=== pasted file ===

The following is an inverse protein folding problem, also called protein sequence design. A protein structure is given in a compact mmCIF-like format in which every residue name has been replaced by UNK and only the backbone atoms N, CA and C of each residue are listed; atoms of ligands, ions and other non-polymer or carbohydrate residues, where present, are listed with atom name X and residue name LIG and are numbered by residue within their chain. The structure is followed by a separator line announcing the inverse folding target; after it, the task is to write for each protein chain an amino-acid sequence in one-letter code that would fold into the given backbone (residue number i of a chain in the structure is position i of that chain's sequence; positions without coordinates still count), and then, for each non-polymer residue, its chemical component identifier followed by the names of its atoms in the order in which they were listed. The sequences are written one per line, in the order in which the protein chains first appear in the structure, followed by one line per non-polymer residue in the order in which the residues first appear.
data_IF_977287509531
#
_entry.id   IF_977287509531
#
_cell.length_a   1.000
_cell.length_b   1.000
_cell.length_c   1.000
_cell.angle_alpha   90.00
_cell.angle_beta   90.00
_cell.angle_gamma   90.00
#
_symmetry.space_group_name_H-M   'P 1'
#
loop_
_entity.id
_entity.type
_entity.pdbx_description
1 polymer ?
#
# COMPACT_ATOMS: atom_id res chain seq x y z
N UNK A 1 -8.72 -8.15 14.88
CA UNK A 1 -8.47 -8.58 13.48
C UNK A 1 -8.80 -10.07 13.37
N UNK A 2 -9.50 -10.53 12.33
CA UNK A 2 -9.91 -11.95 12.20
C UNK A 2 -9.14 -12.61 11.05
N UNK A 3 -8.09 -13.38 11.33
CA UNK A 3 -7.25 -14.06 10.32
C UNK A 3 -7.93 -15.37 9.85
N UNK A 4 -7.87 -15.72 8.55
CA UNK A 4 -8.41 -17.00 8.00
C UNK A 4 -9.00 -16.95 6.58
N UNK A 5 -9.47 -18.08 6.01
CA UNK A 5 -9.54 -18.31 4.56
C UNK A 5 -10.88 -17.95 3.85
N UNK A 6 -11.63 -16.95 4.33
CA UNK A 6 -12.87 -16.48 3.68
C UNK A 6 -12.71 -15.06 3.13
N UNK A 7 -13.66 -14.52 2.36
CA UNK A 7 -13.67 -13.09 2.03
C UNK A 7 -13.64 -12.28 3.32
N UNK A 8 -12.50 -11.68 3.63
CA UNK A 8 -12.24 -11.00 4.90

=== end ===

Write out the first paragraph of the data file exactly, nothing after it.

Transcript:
The following is an inverse protein folding problem, also called protein sequence design. A protein structure is given in a compact mmCIF-like format in which every residue name has been replaced by UNK and only the backbone atoms N, CA and C of each residue are listed; atoms of ligands, ions and other non-polymer or carbohydrate residues, where present, are listed with atom name X and residue name LIG and are numbered by residue within their chain. The structure is followed by a separator line announcing the inverse folding target; after it, the task is to write for each protein chain an amino-acid sequence in one-letter code that would fold into the given backbone (residue number i of a chain in the structure is position i of that chain's sequence; positions without coordinates still count), and then, for each non-polymer residue, its chemical component identifier followed by the names of its atoms in the order in which they were listed. The sequences are written one per line, in the order in which the protein chains first appear in the structure, followed by one line per non-polymer residue in the order in which the residues first appear.